Wood pellets are clumps of wood dust and other wood materials that are compressed together, sometimes with the help of a natural gluing agent. They can come in a variety of different grades, depending on the type of wood and other ingredients used in their manufacture. While the nature of wood pellets restricts their use to only a handful of fireplace systems, they can be used in a wood stove with the proper devices.
Pellets and Wood Stoves
Pellets are popular because they burn very hot and clean, providing heat with greater efficiency than wood. Most wood pellets are used in pellet stoves that are made specifically for burning the pellets in the right proportion and using their heat as effectively as possible. These stoves have hoppers to store the pellets and automatic dispensers that keep the fire burning continuously. They are also equipped with grills and ash collectors that can be cleaned out when the pellet residue piles up.
Wood fireplaces, on the other hand, do not have these components to help burn the pellets. This poses a problem, since scattering pellets on the bottom of the fireplace and lighting them is dangerous and will probably damage the fireplace itself, while not providing the necessary concentrated heat. You have two options to make pellets work in a wood stove. First, you can use only a small amount with your kindling to help provide a bed of coals for your wood to rest on. Second, you can use a fireplace insert that will allow you to burn pellets in your wood stove.
Fireplace inserts are essentially metal baskets designed to fit inside wood stoves and hold wood pellets so that they can be lit and used in a traditional fireplace. These baskets are made of fire resistant steel mesh so that the pellets can burn and the residue can drift down without endangering the integrity of the fireplace or letting the pellets drift around to the corners and provide uneven heat.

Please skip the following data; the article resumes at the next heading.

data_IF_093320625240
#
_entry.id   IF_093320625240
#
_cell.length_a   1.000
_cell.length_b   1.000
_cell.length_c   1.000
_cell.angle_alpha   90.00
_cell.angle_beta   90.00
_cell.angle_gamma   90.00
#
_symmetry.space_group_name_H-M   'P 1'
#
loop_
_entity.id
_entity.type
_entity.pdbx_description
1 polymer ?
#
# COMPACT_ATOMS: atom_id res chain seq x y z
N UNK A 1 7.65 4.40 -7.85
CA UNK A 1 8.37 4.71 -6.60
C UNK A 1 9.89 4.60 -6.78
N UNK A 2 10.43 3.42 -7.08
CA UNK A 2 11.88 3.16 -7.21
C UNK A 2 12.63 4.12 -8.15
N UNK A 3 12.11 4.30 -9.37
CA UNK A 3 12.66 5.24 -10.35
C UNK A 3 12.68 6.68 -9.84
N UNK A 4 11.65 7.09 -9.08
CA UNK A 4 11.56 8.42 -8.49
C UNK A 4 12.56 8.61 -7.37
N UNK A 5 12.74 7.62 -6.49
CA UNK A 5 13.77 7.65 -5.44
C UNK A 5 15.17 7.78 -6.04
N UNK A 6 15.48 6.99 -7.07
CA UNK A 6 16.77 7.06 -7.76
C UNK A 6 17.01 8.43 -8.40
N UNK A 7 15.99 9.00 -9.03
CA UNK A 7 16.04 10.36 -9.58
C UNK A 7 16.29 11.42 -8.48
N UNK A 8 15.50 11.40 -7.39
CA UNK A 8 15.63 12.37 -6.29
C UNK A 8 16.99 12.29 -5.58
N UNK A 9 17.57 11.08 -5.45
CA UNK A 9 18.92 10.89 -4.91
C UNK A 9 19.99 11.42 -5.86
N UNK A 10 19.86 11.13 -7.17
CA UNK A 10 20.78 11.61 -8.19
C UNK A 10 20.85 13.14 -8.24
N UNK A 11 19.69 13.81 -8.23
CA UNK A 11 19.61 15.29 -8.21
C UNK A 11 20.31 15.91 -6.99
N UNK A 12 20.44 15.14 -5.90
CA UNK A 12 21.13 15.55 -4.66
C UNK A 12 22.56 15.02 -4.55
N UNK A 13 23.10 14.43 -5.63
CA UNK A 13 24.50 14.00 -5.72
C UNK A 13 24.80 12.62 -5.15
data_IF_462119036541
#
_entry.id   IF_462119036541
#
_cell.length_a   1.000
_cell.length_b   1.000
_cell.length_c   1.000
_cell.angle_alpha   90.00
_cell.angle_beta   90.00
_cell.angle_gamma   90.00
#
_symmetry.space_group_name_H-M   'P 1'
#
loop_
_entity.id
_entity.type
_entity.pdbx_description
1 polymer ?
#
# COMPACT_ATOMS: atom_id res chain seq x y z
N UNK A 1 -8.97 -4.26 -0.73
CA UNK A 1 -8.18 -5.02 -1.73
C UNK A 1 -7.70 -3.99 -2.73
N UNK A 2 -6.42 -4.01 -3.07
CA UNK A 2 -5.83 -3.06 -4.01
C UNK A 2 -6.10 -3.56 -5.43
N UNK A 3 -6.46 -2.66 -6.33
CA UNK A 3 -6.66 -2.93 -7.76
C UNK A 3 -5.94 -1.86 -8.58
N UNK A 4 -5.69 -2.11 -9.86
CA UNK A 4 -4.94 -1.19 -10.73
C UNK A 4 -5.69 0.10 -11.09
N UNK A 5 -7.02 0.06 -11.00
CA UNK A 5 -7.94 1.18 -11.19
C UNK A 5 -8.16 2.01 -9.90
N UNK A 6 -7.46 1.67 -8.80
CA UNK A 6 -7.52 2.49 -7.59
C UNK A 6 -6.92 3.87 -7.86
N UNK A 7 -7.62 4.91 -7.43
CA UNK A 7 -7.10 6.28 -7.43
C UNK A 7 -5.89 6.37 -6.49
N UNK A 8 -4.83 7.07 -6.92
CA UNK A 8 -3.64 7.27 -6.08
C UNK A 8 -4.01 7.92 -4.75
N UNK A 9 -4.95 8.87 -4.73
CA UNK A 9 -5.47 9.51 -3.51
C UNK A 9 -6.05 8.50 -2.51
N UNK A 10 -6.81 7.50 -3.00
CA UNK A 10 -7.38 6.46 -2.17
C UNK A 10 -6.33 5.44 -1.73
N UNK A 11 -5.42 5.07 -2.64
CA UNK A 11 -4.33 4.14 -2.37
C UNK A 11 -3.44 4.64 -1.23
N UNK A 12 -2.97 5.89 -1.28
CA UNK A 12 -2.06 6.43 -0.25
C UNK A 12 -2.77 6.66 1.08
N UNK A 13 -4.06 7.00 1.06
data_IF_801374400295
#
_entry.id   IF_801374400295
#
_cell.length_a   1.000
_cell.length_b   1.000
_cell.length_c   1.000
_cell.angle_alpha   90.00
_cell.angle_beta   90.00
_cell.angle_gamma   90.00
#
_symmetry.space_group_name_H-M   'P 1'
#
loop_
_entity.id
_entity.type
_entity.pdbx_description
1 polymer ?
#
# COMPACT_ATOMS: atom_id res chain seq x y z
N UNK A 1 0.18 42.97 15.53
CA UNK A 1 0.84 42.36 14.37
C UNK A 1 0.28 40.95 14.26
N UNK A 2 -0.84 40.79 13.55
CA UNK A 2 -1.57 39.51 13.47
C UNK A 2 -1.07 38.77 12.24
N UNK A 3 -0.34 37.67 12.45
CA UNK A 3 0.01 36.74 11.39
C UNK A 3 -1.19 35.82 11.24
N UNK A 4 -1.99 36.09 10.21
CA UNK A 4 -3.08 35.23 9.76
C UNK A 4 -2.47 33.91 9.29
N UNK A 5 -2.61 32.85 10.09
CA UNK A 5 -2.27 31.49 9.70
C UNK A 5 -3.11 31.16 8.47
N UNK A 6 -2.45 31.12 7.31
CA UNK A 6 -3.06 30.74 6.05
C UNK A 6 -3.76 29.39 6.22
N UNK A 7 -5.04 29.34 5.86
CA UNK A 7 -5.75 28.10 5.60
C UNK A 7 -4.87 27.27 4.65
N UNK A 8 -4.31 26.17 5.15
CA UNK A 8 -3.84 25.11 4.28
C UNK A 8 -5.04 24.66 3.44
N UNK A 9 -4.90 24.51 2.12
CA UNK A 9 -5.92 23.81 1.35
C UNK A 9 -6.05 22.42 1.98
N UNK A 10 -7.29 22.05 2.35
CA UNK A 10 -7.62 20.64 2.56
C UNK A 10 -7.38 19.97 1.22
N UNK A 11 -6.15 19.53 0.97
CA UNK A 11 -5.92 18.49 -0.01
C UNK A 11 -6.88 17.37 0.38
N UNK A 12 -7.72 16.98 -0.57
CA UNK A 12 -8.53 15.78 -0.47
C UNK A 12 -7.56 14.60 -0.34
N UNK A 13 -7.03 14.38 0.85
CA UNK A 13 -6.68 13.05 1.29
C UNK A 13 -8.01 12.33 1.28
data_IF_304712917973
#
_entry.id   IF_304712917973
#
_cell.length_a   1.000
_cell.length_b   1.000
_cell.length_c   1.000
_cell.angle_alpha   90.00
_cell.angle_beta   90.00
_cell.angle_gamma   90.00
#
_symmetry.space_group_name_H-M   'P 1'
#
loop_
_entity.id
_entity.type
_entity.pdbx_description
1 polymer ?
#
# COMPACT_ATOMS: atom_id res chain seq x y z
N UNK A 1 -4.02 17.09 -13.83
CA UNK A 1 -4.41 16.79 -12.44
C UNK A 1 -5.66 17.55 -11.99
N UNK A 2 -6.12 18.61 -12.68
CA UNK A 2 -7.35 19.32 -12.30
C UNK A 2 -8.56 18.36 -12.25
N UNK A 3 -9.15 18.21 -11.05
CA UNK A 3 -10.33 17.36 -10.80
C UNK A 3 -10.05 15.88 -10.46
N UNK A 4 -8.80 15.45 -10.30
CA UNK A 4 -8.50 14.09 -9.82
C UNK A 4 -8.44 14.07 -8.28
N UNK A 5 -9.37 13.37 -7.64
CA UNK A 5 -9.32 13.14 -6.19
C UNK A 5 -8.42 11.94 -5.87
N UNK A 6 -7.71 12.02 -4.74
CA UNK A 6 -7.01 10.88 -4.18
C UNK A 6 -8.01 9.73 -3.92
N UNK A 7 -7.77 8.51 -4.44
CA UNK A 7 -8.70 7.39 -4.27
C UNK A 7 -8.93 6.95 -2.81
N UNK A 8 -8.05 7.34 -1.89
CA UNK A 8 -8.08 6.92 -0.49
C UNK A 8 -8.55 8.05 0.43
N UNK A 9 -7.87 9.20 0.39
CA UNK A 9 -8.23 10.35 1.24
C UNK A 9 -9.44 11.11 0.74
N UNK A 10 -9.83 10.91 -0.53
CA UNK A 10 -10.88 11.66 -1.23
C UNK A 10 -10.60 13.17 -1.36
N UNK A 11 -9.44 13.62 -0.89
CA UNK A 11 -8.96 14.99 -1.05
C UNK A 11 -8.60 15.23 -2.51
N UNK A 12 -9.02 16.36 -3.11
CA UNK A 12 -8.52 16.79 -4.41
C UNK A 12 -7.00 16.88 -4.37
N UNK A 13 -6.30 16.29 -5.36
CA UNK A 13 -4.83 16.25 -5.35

There are a couple of problems with inserts. They do not have automatic loaders, so you will need to add pellets manually, which can be difficult or impossible to do while the first load of pellets is still burning. Also, the pellets are not guaranteed to burn in an even way for maximum heat efficiency. They may require tinder or lighter fluid to get started, and do not always produce a large enough flame for quality combustion.
If you want to use an insert, measure the depth, height, and width of your wood stove to get an idea of the size you need. Several companies sell inserts such as the Pelleteer and Prometheus brands, which come in several different sizes depending on your stove. You should have a couple inches of space between the insert and the walls of your fireplace.